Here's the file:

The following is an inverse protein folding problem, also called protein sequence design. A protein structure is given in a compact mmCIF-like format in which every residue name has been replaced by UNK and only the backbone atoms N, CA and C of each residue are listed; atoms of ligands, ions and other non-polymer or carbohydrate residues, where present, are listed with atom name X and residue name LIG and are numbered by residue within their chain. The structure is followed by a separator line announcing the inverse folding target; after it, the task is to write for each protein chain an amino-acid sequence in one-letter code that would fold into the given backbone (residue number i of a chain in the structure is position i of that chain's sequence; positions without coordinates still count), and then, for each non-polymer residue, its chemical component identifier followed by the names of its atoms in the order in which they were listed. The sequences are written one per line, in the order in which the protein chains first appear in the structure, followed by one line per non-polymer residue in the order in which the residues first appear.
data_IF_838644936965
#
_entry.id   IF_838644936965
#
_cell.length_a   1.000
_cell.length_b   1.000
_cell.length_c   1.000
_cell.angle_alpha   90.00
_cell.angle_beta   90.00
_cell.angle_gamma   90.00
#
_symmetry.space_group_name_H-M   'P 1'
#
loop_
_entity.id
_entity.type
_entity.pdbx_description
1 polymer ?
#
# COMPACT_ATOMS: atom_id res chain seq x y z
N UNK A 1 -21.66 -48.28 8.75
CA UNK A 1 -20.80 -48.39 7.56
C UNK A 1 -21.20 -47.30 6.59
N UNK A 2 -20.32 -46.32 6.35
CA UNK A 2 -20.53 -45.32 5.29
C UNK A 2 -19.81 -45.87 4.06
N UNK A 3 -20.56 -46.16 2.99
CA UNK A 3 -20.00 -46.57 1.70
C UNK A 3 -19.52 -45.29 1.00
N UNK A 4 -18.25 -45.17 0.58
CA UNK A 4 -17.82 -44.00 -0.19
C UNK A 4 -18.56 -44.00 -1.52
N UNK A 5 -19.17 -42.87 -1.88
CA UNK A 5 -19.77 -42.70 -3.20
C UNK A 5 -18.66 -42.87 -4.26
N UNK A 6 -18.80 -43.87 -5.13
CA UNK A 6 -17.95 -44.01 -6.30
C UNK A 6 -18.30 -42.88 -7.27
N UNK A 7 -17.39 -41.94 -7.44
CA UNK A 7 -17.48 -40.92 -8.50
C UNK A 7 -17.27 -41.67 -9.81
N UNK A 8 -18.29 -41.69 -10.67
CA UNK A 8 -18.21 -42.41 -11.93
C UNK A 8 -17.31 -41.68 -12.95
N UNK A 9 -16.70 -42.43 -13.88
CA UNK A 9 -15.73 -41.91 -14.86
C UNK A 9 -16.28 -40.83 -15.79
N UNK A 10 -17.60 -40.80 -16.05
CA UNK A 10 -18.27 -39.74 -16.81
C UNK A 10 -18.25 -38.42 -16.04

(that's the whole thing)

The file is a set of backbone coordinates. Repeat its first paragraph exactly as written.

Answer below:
The following is an inverse protein folding problem, also called protein sequence design. A protein structure is given in a compact mmCIF-like format in which every residue name has been replaced by UNK and only the backbone atoms N, CA and C of each residue are listed; atoms of ligands, ions and other non-polymer or carbohydrate residues, where present, are listed with atom name X and residue name LIG and are numbered by residue within their chain. The structure is followed by a separator line announcing the inverse folding target; after it, the task is to write for each protein chain an amino-acid sequence in one-letter code that would fold into the given backbone (residue number i of a chain in the structure is position i of that chain's sequence; positions without coordinates still count), and then, for each non-polymer residue, its chemical component identifier followed by the names of its atoms in the order in which they were listed. The sequences are written one per line, in the order in which the protein chains first appear in the structure, followed by one line per non-polymer residue in the order in which the residues first appear.